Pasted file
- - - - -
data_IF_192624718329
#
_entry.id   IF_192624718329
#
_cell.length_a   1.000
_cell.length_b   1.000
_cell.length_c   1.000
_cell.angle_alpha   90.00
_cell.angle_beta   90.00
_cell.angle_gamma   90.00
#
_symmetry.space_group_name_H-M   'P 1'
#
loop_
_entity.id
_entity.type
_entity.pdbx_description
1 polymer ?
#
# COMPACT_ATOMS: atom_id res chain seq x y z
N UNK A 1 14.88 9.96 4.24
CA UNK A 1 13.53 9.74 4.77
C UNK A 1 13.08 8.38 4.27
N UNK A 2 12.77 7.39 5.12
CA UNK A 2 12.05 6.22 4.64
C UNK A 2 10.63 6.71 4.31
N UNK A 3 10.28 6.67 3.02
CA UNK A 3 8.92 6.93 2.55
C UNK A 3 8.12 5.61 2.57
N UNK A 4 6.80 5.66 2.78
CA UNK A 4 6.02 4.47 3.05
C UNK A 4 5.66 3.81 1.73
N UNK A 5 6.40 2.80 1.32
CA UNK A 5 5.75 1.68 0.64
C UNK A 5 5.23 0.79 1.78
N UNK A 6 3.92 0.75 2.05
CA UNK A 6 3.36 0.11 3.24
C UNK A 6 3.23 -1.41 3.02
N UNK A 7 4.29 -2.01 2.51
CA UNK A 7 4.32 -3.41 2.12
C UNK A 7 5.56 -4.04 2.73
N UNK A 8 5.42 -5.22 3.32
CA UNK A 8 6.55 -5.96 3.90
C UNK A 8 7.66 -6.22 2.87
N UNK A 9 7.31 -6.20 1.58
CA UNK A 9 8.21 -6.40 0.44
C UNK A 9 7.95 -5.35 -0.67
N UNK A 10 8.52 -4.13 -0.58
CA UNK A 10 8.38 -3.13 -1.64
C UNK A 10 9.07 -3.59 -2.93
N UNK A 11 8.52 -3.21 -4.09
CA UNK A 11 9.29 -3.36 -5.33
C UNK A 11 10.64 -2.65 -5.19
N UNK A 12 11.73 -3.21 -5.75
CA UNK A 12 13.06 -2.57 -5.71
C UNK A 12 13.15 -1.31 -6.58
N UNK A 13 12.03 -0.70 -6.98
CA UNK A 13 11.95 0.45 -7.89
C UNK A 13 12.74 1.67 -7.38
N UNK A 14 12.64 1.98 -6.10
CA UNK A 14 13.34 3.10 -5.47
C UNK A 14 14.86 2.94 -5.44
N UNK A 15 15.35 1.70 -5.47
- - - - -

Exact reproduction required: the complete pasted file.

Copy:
data_IF_192624718329
#
_entry.id   IF_192624718329
#
_cell.length_a   1.000
_cell.length_b   1.000
_cell.length_c   1.000
_cell.angle_alpha   90.00
_cell.angle_beta   90.00
_cell.angle_gamma   90.00
#
_symmetry.space_group_name_H-M   'P 1'
#
loop_
_entity.id
_entity.type
_entity.pdbx_description
1 polymer ?
#
# COMPACT_ATOMS: atom_id res chain seq x y z
N UNK A 1 14.88 9.96 4.24
CA UNK A 1 13.53 9.74 4.77
C UNK A 1 13.08 8.38 4.27
N UNK A 2 12.77 7.39 5.12
CA UNK A 2 12.05 6.22 4.64
C UNK A 2 10.63 6.71 4.31
N UNK A 3 10.28 6.67 3.02
CA UNK A 3 8.92 6.93 2.55
C UNK A 3 8.12 5.61 2.57
N UNK A 4 6.80 5.66 2.78
CA UNK A 4 6.02 4.47 3.05
C UNK A 4 5.66 3.81 1.73
N UNK A 5 6.40 2.80 1.32
CA UNK A 5 5.75 1.68 0.64
C UNK A 5 5.23 0.79 1.78
N UNK A 6 3.92 0.75 2.05
CA UNK A 6 3.36 0.11 3.24
C UNK A 6 3.23 -1.41 3.02
N UNK A 7 4.29 -2.01 2.51
CA UNK A 7 4.32 -3.41 2.12
C UNK A 7 5.56 -4.04 2.73
N UNK A 8 5.42 -5.22 3.32
CA UNK A 8 6.55 -5.96 3.90
C UNK A 8 7.66 -6.22 2.87
N UNK A 9 7.31 -6.20 1.58
CA UNK A 9 8.21 -6.40 0.44
C UNK A 9 7.95 -5.35 -0.67
N UNK A 10 8.52 -4.13 -0.58
CA UNK A 10 8.38 -3.13 -1.64
C UNK A 10 9.07 -3.59 -2.93
N UNK A 11 8.52 -3.21 -4.09
CA UNK A 11 9.29 -3.36 -5.33
C UNK A 11 10.64 -2.65 -5.19
N UNK A 12 11.73 -3.21 -5.75
CA UNK A 12 13.06 -2.57 -5.71
C UNK A 12 13.15 -1.31 -6.58
N UNK A 13 12.03 -0.70 -6.98
CA UNK A 13 11.95 0.45 -7.89
C UNK A 13 12.74 1.67 -7.38
N UNK A 14 12.64 1.98 -6.10
CA UNK A 14 13.34 3.10 -5.47
C UNK A 14 14.86 2.94 -5.44
N UNK A 15 15.35 1.70 -5.47